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Instabilities of counterrotating stellar disks
Sellwood, J. A.; Merritt, David
AA(Rutgers Univ., Piscataway, NJ, US), AB(Rutgers Univ., Piscataway, NJ, US)
Astrophysical Journal, Part 1 (ISSN 0004-637X), vol. 425, no. 2, p. 530-550 (ApJ Homepage)
Publication Date:
NASA/STI Keywords:
Corotation, Galactic Evolution, Galactic Structure, Rotary Stability, Rotating Disks, Stellar Rotation, Angular Momentum, Computational Grids, Kinematics, Many Body Problem, Radial Distribution, Three Dimensional Flow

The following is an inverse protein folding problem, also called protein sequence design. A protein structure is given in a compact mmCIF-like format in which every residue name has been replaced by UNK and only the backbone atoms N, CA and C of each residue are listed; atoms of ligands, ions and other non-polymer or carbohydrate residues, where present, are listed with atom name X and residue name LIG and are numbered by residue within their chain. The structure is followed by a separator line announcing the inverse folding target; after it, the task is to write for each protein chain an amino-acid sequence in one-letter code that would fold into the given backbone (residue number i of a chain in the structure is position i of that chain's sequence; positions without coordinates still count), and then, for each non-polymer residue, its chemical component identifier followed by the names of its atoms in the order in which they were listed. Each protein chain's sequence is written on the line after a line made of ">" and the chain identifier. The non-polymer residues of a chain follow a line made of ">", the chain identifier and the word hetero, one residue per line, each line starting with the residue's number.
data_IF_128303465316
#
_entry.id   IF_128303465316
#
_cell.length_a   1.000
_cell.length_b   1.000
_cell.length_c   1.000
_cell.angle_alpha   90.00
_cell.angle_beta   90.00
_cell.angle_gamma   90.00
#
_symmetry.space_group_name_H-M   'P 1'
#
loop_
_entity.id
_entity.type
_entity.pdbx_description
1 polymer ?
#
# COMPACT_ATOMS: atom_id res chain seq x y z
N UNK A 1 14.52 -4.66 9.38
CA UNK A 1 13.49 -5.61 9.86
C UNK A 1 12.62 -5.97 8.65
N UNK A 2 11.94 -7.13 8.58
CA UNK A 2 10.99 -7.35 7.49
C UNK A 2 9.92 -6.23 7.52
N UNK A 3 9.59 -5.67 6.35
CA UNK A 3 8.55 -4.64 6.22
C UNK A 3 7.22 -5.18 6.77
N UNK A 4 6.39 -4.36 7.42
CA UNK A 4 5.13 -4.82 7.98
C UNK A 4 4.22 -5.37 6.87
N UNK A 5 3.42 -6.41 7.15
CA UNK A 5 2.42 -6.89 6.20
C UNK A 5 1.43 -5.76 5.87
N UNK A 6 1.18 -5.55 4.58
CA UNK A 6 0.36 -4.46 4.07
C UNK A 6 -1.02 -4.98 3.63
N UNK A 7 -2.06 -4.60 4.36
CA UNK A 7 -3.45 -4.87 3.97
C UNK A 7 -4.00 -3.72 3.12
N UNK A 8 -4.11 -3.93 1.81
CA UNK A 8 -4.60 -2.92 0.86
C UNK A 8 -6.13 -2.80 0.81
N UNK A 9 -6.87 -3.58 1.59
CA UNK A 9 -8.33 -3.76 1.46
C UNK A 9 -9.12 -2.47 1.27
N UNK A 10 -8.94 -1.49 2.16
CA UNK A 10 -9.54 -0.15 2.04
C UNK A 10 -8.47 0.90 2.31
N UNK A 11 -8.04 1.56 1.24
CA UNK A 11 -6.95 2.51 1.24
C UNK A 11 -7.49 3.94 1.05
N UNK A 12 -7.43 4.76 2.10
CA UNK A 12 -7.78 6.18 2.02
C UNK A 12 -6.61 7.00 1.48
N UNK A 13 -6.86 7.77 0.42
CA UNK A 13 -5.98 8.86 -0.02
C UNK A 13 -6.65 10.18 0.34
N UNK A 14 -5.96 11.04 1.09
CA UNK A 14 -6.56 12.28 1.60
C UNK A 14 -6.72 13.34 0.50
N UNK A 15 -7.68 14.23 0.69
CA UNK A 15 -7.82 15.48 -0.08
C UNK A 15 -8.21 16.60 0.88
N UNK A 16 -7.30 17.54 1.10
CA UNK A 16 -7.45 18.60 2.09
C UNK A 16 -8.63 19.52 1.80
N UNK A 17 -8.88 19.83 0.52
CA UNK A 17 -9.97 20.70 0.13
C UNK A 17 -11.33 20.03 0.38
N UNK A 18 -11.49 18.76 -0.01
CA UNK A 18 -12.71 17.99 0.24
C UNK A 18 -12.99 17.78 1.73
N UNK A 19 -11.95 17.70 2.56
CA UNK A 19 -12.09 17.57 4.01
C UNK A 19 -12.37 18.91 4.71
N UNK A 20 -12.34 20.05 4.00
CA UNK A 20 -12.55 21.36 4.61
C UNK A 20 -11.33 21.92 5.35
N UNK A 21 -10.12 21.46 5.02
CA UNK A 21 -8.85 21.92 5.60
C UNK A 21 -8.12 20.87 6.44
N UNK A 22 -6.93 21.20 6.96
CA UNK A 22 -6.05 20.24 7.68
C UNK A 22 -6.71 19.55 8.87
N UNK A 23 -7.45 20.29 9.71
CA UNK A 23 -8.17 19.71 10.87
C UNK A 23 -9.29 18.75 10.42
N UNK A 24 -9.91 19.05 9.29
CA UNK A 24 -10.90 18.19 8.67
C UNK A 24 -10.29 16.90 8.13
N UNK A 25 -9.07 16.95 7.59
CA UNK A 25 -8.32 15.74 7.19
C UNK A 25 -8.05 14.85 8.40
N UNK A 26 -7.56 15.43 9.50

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Stellar disks having two equal populations of stars rotating in opposite directions are subject to several distinct instabilities. Here we focus on the six lowest-order modes: three within the disk plane and three bending modes. The form and vigor of the principal instabilities in any individual model vary with the balance between radial and azimuthal pressure and with disk thickness: thin radially hot models have disruptive axisymmetric bending instabilities (bell modes), while an in-plane lopsided instability is the most disruptive for cool models. All instabilities are weakened, but most rather slowly, by increasing disk thickness. The nonlinear evolution of the more unstable models takes an exotic variety of forms including lopsided and warped disks, permanent asymmetries about the initial plane, and pairs of counterrotating bars. Some of the radially hotter models acquire a thick subcomponent in the disk center resembling a bulge in appearance. Remarkably, however, the instabilities in a model having intermediate radial pressure cause rather mild changes and lead to an apparently stable, moderately thin, and almost axisymmetric disk. This model indicates that the S0 galaxy NGC 4550, which has recently been discovered to possess two counterrotating disks, does not require large quantities of unseen mass to stablize it. This final state is also an unusual counter-example to the claim that instabilities should always thicken any nonrotating stellar system flatter than E7.

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